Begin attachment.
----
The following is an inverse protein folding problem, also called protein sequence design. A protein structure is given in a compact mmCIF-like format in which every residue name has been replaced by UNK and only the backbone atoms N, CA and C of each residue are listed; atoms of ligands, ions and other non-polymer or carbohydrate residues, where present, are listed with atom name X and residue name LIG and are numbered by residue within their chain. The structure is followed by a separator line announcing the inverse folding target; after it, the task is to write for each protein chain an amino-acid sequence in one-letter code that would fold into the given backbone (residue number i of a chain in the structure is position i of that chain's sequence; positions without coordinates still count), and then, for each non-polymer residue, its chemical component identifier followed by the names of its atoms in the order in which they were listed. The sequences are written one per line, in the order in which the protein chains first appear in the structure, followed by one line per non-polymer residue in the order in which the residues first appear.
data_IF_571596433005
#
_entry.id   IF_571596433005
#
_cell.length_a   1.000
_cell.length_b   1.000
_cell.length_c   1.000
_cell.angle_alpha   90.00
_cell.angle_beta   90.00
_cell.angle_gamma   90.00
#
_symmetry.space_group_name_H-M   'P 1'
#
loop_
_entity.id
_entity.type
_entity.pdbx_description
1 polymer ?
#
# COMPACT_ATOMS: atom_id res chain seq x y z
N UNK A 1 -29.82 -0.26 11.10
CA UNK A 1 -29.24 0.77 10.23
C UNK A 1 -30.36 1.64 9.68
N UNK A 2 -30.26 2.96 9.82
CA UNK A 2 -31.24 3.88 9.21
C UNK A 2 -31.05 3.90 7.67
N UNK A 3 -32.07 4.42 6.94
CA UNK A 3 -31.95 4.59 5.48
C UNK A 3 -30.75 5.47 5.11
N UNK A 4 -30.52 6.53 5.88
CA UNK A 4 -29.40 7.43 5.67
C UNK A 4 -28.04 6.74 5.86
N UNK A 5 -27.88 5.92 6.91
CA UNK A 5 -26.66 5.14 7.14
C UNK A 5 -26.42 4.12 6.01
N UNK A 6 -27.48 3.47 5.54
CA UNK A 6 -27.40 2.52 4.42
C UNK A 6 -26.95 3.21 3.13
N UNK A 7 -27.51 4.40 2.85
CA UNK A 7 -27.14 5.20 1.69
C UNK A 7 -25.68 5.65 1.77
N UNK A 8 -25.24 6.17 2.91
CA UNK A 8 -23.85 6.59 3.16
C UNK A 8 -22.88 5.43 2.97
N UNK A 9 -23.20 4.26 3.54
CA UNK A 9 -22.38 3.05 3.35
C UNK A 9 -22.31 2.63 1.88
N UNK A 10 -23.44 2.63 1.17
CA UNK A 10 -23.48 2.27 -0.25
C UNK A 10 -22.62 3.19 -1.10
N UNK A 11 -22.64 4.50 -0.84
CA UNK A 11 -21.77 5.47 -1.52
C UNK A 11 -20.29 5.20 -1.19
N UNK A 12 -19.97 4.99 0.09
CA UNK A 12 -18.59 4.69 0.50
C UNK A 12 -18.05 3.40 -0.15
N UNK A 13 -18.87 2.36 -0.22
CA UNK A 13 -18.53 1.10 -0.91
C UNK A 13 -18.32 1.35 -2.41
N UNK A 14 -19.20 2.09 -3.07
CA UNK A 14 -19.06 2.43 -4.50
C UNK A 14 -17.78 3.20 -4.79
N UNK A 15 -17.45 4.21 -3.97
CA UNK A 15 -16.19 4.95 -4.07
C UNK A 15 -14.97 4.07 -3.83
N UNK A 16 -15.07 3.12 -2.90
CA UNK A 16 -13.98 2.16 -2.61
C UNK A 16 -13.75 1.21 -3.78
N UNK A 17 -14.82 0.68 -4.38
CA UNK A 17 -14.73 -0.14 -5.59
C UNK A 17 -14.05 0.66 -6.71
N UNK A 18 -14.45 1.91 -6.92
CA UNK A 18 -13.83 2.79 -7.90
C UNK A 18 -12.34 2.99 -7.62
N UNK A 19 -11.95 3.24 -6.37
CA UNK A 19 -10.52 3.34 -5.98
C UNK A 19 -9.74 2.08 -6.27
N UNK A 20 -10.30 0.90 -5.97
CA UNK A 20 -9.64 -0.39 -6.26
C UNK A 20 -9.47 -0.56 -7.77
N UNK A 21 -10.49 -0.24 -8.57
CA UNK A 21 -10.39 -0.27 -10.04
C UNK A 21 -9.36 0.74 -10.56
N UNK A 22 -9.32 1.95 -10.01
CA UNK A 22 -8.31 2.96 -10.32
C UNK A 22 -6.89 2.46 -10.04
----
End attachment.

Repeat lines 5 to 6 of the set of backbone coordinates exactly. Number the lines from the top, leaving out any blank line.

#
_cell.length_a   1.000